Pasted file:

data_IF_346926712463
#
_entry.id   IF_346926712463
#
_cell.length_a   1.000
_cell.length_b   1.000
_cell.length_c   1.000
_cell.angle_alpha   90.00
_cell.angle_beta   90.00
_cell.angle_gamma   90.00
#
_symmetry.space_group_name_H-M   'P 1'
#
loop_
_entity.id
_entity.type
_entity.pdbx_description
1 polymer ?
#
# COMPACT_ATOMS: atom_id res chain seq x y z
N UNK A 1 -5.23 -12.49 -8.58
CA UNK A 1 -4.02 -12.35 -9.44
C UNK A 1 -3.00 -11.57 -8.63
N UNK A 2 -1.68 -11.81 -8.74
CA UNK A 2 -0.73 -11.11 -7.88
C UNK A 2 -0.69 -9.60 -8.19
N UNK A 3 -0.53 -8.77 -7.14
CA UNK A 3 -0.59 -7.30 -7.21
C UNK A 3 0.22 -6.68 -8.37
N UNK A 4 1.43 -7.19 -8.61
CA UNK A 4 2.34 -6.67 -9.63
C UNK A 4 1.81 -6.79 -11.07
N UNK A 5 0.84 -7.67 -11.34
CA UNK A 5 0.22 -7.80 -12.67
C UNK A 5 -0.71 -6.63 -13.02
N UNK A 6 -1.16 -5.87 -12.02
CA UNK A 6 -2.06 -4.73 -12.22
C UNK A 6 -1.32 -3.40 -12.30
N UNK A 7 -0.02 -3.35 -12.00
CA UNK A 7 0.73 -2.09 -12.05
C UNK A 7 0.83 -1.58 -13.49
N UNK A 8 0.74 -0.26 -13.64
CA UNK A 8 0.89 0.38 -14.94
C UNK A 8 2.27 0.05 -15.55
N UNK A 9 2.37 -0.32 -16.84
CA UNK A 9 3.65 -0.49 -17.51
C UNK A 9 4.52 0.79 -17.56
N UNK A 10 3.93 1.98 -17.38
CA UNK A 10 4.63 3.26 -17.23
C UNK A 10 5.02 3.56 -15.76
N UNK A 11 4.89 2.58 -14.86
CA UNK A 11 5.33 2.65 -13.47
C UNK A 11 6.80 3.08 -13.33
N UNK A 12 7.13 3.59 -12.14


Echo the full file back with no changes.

data_IF_346926712463
#
_entry.id   IF_346926712463
#
_cell.length_a   1.000
_cell.length_b   1.000
_cell.length_c   1.000
_cell.angle_alpha   90.00
_cell.angle_beta   90.00
_cell.angle_gamma   90.00
#
_symmetry.space_group_name_H-M   'P 1'
#
loop_
_entity.id
_entity.type
_entity.pdbx_description
1 polymer ?
#
# COMPACT_ATOMS: atom_id res chain seq x y z
N UNK A 1 -5.23 -12.49 -8.58
CA UNK A 1 -4.02 -12.35 -9.44
C UNK A 1 -3.00 -11.57 -8.63
N UNK A 2 -1.68 -11.81 -8.74
CA UNK A 2 -0.73 -11.11 -7.88
C UNK A 2 -0.69 -9.60 -8.19
N UNK A 3 -0.53 -8.77 -7.14
CA UNK A 3 -0.59 -7.30 -7.21
C UNK A 3 0.22 -6.68 -8.37
N UNK A 4 1.43 -7.19 -8.61
CA UNK A 4 2.34 -6.67 -9.63
C UNK A 4 1.81 -6.79 -11.07
N UNK A 5 0.84 -7.67 -11.34
CA UNK A 5 0.22 -7.80 -12.67
C UNK A 5 -0.71 -6.63 -13.02
N UNK A 6 -1.16 -5.87 -12.02
CA UNK A 6 -2.06 -4.73 -12.22
C UNK A 6 -1.32 -3.40 -12.30
N UNK A 7 -0.02 -3.35 -12.00
CA UNK A 7 0.73 -2.09 -12.05
C UNK A 7 0.83 -1.58 -13.49
N UNK A 8 0.74 -0.26 -13.64
CA UNK A 8 0.89 0.38 -14.94
C UNK A 8 2.27 0.05 -15.55
N UNK A 9 2.37 -0.32 -16.84
CA UNK A 9 3.65 -0.49 -17.51
C UNK A 9 4.52 0.79 -17.56
N UNK A 10 3.93 1.98 -17.38
CA UNK A 10 4.63 3.26 -17.23
C UNK A 10 5.02 3.56 -15.76
N UNK A 11 4.89 2.58 -14.86
CA UNK A 11 5.33 2.65 -13.47
C UNK A 11 6.80 3.08 -13.33
N UNK A 12 7.13 3.59 -12.14